Computer Science Lecturers Develop Technology Teaching Resource

18 Mar, 2021

With the disruption caused to the delivery of higher education by the Covid-19 pandemic, many educators found themselves moving swiftly to teaching in an online environment.

As educators adjusted to this new reality, the sense of becoming overburdened with the vast array of teaching technology tools now available is an all too real problem. Lecturers from the School of Computer Science at TU Dublin have found a way to overcome this by pooling together and sharing teaching technology resources they each had become accustomed to and swapping ideas on how best to use them.

The idea is simple, teaching staff from within the school meet online weekly and discuss the various technologies they had come across and the merits and disadvantages of using them. The School quickly developed a new learning resource from these meetings, including a suite of video guides on the various teaching tools and techniques. These have included guides on using software tools for screencasting, student response systems, brainstorming, virtual whiteboards and even a video on setting up a physical whiteboard with a green screen. In one of the more unique videos, a lecturer shared his experience of introducing yoga and meditation into the online classroom.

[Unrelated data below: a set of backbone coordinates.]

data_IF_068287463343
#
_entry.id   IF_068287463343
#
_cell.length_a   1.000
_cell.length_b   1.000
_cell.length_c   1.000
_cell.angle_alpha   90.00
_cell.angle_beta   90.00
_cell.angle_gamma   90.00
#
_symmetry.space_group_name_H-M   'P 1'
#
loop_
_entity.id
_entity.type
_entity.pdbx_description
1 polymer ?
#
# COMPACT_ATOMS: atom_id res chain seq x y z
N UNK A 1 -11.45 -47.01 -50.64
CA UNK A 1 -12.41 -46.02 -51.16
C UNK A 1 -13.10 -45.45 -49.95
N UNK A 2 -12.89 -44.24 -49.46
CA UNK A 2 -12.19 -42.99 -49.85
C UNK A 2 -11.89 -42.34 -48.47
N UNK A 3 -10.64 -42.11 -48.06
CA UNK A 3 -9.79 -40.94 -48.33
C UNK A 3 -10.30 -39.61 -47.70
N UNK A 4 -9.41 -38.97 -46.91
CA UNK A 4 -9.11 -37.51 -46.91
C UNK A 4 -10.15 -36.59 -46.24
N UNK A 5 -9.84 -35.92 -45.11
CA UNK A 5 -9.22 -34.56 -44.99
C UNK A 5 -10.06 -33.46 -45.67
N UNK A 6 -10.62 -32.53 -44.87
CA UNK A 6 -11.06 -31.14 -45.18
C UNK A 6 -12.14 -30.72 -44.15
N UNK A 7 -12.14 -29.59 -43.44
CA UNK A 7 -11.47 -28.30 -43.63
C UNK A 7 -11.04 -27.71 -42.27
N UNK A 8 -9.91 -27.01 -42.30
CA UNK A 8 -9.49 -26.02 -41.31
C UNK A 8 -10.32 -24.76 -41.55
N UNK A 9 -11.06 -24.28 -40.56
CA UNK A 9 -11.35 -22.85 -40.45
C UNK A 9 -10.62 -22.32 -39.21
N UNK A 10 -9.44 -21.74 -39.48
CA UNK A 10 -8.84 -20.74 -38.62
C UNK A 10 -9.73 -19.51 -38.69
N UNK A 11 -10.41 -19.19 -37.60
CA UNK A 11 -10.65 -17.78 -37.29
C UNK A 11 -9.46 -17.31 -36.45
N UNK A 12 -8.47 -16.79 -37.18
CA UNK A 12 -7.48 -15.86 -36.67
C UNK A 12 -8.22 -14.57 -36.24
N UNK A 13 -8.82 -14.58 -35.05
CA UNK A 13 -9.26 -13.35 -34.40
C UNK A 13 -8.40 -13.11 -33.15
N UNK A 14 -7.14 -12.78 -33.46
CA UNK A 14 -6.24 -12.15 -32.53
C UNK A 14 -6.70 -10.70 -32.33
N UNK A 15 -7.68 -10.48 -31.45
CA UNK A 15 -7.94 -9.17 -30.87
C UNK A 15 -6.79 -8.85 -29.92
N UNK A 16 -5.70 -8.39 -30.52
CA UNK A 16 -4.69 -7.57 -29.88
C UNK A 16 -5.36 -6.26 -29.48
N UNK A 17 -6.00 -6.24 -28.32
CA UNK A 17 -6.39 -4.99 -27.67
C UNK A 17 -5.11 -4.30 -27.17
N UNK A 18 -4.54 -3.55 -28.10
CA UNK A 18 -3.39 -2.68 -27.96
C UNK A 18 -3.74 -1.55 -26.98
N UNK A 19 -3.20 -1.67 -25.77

The Teaching Technologies resource, as it came to be known, was developed organically when Patricia O’Byrne, a senior lecturer from the School of Computer Science, proposed that colleagues could meet in an online informal setting and collaborate and share their experiences of teaching online. “Teaching purely online brings its own challenges says Ms O’Byrne.... in a live lecture, the lecturer can judge how their message is being received.  Online, we need to do what we can to engage the students and sharing our ideas and experience really helps.”

From this meeting, it was proposed that a weekly ‘Practicing Technology’ meetup could be set up where individual lecturers could host sessions guiding their colleagues through a particular teaching technology. The sessions were subsequently recorded, edited and hosted online by Peter Manifold, an Instructional Designer based within the School of Computer Science. The idea is to give them a common theme and make them into short, easily digestible videos.

Continuing to adjust to the new online environment is an ongoing process for all educators. It is quite easy to see these technological tools as illusory ‘quick fixes’ to teaching online, says Mr Manifold.... it is hoped that by watching these videos, other educators can choose what technological tools might suit their needs and apply the learnings to meet their own teaching requirements. The collaborative nature of the video sessions is something that also sets them aside. The lecturers are not experts in using these tools; therefore, it is useful to think of them as a ‘guide on the side’ instead of being a ‘sage on the stage.

Across TU Dublin, academic and other instructional staff have been making heroic efforts to move course materials into an online environment, adopting new tools and technologies many were previously unfamiliar with. “We are all trying to figure this out together says Mr Manifold...and any resource that can help us improve the quality of the online learning experience for the students is greatly welcomed.”

You can watch the Innovative Teaching Video Series on Youtube.